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“The muse is upon me… bring me a small lyre!” – Caesar (via Dom DeLuise)
I have come to the conclusion that the constellation Lyra is my favorite, as it has all of the qualities one looks for in a celestial marker for a student of astronomy history, an amateur astronomer, and a part-time musician (well, drummer). Within its defined borders reside a famed double-double star system, a planetary nebula, a small globular cluster, at least one reasonable galaxy, one of the brightest stars in our night sky, a near-perfect parallelogram (if these were brighter stars, they would rival the Belt of Orion in geometric significance to terrestrial observers), one corner of the largest asterism in the night sky (the so-named Summer Triangle), and a host of other stars and dimmer objects (including even a few comets right now). This great variety of objects all lie in a small piece of property just off the band of the Milky Way and, during the summer, they are all ideally suited to near-zenith or at-zenith observing.
For our overture, we begin with the history of this mythic instrument. Lyra has most oft been associated with the famed musician of olde Orpheus, where Orpheus’ lyre was disposed of in a river not long after Orpheus himself was disposed of by maenads despite Orpheus giving the performance of his life (or for his life as the case may have been, as his playing reportedly kept rocks and ￼sticks at distance, requiring the maenads to forego accouterments and pluck Orpheus apart with their own hands). Zeus, with his ever-present eye for collector’s items, ordered the lyre placed in the heavens along with the eagle that recovered it (and some old drawings of the constellation still include a bird of some kind in the rendering).
The show continues with the frame of the lyre itself, rendered in the opening image as a parallelogram topped by a “T.” When I see the constellation, I don’t see the “T” as much as I see an additional triangle composed of Vega, ζ1 Lyr (a double-star that connects the triangle to the parallelogram), and ε1a/ε2a Lyr (far left of the image above, connected by the red line). Now then, ε1a/ε2a Lyr is a sight to behold in a telescope, as it is not one star, but instead a pair of binaries, meaning four stars total that resolve nicely under reasonable magnification (it is reported that, under ideal conditions, the two pairs themselves can be split naked eye). This famed “double-double” star is shown below in an image from the Harrison Telescopes website.
Vega is the fifth brightest star in the Night Sky (making it the sixth brightest star in our sky) and is the second star to appear during the summer months after Arcturus. During June and July, Vega first appears high in the North-Eastern Sky and is obvious to anyone waiting at Darling Hill for their eyes to adjust after sunset. This makes Vega an easy marker for anyone learning the Summer constellations, which then makes Lyra an easy constellation to get under one’s belt at the same time. The parallelogram (where one might imagine the plucked strings of the lyre to be) is oriented nearly North-South and runs along the neck of Cygnus the Swan, a Constellation embedded well into the river of stars that make up the Milky Way.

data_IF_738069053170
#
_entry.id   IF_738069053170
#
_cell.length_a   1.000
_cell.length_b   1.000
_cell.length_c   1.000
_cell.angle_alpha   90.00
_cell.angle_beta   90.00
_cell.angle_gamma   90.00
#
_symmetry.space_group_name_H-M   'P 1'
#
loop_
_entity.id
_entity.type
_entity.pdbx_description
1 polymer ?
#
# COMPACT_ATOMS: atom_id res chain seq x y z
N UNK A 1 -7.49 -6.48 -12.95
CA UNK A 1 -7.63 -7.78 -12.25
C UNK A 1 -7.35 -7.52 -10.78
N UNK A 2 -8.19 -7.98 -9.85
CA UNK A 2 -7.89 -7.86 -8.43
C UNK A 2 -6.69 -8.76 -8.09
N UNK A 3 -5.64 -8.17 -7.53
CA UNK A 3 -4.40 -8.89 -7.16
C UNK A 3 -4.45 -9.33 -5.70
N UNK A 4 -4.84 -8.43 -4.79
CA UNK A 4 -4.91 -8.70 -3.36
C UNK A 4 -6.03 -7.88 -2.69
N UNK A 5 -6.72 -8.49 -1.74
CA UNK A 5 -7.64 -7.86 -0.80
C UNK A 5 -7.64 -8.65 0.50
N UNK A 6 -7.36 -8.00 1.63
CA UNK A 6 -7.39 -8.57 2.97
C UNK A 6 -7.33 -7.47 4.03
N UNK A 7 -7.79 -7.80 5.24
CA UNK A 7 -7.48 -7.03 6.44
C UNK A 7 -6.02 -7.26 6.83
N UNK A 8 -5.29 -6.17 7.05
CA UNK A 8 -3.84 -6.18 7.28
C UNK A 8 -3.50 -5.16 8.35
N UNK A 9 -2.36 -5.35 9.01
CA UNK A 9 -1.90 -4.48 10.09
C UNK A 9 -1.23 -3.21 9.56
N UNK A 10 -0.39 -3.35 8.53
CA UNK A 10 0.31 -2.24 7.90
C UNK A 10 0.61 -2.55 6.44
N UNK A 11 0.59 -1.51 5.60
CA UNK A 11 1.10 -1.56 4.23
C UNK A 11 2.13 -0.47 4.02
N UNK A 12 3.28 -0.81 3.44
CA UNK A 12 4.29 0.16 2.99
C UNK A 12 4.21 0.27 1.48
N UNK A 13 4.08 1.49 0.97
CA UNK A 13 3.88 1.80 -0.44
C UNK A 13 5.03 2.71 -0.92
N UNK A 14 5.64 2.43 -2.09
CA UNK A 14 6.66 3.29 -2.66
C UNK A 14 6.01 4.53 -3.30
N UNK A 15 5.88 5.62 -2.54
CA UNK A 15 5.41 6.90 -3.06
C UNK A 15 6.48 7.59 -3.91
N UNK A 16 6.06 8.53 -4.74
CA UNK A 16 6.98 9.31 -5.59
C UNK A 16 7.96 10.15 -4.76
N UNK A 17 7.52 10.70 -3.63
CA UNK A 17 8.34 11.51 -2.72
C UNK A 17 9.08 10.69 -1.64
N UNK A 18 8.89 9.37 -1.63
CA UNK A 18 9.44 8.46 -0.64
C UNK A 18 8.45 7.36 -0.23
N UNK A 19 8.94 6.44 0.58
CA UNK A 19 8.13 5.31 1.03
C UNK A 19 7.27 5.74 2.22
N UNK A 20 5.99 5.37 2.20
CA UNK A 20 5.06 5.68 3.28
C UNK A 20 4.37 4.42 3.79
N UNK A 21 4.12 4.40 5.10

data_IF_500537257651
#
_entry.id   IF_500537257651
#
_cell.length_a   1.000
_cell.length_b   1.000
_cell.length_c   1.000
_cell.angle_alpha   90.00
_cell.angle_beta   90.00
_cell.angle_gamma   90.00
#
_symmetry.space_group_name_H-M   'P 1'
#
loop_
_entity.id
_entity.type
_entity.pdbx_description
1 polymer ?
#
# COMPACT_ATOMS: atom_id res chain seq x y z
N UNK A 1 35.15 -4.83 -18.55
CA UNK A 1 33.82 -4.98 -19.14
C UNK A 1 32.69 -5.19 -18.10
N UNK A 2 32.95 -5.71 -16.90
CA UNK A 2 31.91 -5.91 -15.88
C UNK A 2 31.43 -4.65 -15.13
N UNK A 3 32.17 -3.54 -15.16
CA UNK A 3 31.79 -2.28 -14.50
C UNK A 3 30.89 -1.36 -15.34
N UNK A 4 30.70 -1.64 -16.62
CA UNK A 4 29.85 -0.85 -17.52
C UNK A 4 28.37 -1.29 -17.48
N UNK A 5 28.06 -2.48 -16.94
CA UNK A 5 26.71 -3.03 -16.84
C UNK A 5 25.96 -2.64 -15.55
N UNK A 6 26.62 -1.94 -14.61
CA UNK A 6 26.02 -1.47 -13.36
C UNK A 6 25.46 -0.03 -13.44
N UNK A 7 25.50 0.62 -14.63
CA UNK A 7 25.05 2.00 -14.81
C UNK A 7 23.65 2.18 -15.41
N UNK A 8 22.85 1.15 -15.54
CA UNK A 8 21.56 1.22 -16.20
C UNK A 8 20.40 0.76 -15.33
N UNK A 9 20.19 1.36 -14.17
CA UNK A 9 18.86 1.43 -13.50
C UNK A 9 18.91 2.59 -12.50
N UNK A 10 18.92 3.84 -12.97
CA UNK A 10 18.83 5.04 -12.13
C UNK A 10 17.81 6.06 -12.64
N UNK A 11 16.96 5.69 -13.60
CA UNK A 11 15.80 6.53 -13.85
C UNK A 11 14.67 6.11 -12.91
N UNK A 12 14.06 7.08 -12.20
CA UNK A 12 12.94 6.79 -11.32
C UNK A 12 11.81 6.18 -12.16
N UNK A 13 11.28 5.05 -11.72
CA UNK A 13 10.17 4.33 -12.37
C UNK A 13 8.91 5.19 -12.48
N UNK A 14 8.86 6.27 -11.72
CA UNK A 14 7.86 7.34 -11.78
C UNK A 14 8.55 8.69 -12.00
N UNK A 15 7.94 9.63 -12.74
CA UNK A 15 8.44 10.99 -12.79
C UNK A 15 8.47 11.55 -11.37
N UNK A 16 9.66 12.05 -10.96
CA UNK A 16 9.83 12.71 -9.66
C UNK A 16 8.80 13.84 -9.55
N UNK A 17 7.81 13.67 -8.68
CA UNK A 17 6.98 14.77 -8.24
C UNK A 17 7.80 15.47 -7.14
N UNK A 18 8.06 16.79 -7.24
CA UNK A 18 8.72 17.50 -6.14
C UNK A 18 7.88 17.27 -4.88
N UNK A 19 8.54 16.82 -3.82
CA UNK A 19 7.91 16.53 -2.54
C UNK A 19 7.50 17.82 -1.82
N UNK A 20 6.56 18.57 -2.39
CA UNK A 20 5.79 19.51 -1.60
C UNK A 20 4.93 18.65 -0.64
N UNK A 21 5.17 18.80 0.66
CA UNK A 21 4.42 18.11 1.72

With the constellation of Lyra identified from its two prominent geometric themes, the search for the subtle tones in this constellation can continue. After M13 in Hercules and the famous M31, the object I learned to identify from the relative positions of stars was M57, the Ring Nebula. M57 sits like a tuning knob at the base of Lyra, almost centrally located between the binary star Sheliak and Sulafat. While far from the brightest object in the night sky, the Ring jumps out immediately even under low-power binoculars as something clearly not a pinpoint of light. New scope owners looking to find anything(!) in their scope are well-advised to consider M57 as a target for low-magnification observing, as the appearance of Sheliak and Sulafat in an eyepiece help to set bright boundary conditions between which to scan for the nebulous ring. On ideally clear and steady nights, the central star of the Ring is visible, although this can be a heroic undertaking for even seasoned pros. A comparison of what Hubble sees and what you’ll likely see is provided on the previous page.
Containing the Ring Nebula would be enough for any constellation to be noteworthy to an amateur astronomer, but Lyra is famous as being a host to yet another Messier object in the form of M56, captured above-right by Stu Forster in July of 2010. This small globular cluster has been tagged at 13.7 billion years of age and can be found most easily by drawing a straight line between Sulafat and Alberio (the head of Cygnus the swan) and scanning the midpoint with larger-aperture binoculars or a small telescope.
For those listening most intently to the orchestrations of this constellation, the irregular galaxy NGC 6745 is just visible in medium-sized telescopes (shown above from Hubble). NGC 6745 is decidedly less J. S. Bach and decidedly more John Cage, as 6745 is actually three galaxies in the process of a violent dance. Like a famous Big Band moving through a town of jazz combos, the largest galaxy is pulling stars from the two smaller galaxies, populating itself at the expense of the disrupted musicians.
There are even themes implied but not heard that enhance the complexities of Lyra. To date, over 13 exoplanets have been discovered in Lyra, at least three of which are attributed to the position of the Kepler Mission observing envelop just beyond Cygnus (see the image above, which shows Kepler frames just to the edge of Lyra).
- Happy Hunting, Damian
Archive for the 'astronomy' Category